Friday, August 5, 2011

Winning a Wine Spectator Award of Excellence...

Recently the restaurant where I am the general manager and sommelier, Maestro 2300, was awarded the Wine Spectator award of excellence.  Since then I have been overloaded with questions about this award, the process to get the award, and what exactly it is.  I figured since that is the reason that I started these blogs to begin with, why not go ahead and write about it to tell everyone what I know about it.  As in previous blogs I warn you to bear with me as I am no literary genius and have no filter from brain to mouth sometimes.

So the obvious question is...what the heck is a Wine Spectator Award of Excellence.  Well, The Wine Spectator is the largest and most prominent wine publication in the world with over 2.6 million readers world wide...which kinda trips me out that some little French guy is sitting in his cafe in Nice or wherever is reading the Wine Spectator and notices a little place form Auburn, Alabama called Maestro 2300.  So anyways, every August they issue a list of restaurants that they consider has the best wine lists in the world.  Just to clarify this point, this is only the opinion of one magazine and its editors, but since they have some of the most knowledgeable and experienced wine palates and minds anywhere....I would pay attention to what they say very closely.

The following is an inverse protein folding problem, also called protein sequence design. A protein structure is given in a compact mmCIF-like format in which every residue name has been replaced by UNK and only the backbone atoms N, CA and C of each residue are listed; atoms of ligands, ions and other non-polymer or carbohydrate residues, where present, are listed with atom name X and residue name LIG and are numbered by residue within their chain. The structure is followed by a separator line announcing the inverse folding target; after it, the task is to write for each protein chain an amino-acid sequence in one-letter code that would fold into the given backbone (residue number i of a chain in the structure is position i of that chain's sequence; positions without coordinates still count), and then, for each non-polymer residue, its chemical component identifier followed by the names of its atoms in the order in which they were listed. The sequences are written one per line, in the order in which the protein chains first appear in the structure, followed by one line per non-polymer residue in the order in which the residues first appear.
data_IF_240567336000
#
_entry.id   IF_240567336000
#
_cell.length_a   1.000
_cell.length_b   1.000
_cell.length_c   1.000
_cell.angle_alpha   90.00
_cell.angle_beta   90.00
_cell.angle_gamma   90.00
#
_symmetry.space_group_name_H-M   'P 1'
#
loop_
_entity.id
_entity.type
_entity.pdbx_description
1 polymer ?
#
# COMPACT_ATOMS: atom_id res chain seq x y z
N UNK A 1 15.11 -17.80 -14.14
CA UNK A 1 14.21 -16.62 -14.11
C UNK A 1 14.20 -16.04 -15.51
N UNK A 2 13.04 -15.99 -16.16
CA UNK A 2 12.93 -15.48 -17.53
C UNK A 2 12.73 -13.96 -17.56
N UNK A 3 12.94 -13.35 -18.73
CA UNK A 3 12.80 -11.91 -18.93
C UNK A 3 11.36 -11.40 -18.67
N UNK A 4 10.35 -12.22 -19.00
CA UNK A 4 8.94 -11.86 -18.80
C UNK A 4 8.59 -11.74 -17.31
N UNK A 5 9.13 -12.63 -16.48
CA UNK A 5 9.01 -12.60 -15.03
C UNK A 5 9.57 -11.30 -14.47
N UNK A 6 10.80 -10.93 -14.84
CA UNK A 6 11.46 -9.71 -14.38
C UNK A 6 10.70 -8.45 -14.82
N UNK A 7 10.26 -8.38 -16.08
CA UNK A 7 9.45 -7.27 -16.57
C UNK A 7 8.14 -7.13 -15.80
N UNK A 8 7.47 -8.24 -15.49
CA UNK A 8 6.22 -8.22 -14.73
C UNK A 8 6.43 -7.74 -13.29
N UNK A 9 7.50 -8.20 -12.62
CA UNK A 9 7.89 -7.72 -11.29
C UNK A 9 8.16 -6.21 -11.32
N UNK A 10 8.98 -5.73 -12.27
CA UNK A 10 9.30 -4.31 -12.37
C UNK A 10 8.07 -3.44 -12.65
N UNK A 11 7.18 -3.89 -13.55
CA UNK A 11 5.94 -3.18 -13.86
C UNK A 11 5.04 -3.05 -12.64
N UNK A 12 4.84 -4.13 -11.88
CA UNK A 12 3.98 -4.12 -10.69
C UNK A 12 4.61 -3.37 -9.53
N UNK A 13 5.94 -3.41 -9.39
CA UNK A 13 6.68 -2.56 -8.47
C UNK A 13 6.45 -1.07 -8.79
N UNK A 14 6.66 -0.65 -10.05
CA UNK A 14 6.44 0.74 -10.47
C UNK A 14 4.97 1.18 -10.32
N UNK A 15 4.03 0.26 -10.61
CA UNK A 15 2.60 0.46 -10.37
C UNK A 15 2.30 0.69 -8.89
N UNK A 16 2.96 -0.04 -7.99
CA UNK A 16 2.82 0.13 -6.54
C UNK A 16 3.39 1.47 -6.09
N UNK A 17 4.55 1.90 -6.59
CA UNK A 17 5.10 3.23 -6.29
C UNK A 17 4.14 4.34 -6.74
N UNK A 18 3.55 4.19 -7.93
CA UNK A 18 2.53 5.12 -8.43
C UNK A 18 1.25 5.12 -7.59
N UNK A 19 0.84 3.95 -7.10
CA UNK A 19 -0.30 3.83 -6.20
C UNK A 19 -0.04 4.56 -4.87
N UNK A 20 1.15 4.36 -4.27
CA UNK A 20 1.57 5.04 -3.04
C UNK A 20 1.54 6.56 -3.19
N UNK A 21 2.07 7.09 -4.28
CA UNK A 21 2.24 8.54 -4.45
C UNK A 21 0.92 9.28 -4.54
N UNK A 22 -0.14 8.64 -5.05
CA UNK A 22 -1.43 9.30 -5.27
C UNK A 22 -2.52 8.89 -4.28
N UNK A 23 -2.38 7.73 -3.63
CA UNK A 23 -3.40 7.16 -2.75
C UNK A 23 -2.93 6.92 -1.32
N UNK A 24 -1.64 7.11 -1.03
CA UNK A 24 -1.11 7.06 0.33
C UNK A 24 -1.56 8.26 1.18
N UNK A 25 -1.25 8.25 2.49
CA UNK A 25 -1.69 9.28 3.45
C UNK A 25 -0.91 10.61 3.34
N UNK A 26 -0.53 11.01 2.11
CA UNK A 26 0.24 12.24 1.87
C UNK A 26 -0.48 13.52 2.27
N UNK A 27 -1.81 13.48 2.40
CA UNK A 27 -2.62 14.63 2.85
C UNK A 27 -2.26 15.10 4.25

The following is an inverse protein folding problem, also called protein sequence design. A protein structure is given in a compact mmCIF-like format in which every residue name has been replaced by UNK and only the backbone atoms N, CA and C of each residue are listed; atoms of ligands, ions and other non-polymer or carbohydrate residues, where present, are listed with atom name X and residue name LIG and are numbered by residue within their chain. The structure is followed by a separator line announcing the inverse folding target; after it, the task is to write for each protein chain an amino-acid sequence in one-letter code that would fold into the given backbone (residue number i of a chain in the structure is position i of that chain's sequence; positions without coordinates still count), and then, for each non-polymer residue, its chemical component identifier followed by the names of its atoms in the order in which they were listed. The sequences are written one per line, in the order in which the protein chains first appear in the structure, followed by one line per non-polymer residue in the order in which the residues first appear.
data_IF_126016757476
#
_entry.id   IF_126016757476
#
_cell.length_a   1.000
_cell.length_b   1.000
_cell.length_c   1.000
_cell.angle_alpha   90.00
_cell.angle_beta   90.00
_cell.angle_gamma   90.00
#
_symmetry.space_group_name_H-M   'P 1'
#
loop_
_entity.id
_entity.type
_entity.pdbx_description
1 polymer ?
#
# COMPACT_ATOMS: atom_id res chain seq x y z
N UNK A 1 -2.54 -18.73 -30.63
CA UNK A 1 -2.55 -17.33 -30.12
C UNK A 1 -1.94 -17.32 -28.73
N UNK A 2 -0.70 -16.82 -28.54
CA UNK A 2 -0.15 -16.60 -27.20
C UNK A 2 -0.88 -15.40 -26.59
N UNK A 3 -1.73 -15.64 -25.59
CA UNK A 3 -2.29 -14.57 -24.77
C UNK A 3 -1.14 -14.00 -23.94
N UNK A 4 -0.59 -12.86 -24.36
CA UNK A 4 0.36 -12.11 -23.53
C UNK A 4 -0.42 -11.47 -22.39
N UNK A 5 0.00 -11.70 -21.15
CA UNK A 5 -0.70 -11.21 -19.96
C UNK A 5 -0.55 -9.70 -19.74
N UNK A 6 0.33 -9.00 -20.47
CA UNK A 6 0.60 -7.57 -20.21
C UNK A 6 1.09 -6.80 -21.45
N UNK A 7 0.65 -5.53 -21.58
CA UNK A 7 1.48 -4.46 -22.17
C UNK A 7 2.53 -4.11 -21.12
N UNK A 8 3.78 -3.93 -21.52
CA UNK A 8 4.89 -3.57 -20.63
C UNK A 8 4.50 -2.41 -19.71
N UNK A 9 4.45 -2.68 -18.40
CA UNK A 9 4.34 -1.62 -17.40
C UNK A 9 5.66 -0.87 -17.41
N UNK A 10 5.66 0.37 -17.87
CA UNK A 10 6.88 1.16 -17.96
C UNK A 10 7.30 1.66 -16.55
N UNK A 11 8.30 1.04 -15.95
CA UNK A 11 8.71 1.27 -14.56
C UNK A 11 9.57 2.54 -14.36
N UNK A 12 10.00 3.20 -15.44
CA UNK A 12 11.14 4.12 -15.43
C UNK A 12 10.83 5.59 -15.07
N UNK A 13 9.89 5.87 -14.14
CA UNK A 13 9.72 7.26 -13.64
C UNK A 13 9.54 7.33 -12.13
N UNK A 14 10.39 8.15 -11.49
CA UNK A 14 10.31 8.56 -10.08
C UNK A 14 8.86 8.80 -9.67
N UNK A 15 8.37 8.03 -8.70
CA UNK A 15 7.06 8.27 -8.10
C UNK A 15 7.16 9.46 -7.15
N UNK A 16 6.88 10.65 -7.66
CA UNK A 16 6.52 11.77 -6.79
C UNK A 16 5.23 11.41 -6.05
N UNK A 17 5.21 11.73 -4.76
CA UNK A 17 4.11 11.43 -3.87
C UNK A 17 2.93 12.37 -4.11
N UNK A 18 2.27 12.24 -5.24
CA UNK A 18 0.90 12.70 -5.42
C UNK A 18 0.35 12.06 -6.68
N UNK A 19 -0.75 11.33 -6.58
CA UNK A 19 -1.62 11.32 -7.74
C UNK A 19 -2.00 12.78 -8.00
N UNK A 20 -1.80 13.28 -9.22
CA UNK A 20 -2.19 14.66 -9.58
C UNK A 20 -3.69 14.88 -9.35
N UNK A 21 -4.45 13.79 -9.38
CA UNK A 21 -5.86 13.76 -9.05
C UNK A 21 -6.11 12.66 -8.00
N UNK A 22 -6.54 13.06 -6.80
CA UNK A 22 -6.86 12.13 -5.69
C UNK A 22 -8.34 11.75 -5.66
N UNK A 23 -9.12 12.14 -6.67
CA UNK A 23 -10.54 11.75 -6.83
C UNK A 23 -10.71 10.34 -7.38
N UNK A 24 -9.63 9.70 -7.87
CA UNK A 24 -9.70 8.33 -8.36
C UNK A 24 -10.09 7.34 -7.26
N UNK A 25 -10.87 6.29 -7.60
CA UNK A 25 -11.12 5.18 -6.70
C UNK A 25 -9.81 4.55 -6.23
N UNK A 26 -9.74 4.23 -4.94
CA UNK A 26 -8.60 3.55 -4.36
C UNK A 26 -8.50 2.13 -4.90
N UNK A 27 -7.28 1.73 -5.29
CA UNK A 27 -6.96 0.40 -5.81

They base these criteria on not only the actual wines on the wine list but also every minute detail, including spelling, appellation, vintage, style of the list, size of the list, prices, storage conditions, and everything else that goes into making a wine list.  Moreover they also want to see the food menu for the restaurant to make sure that your not serving hotdogs and pickled pigs feet for dinner.  This is to ensure that not only is your wine list of impeccable stature but also that your restaurant is as well.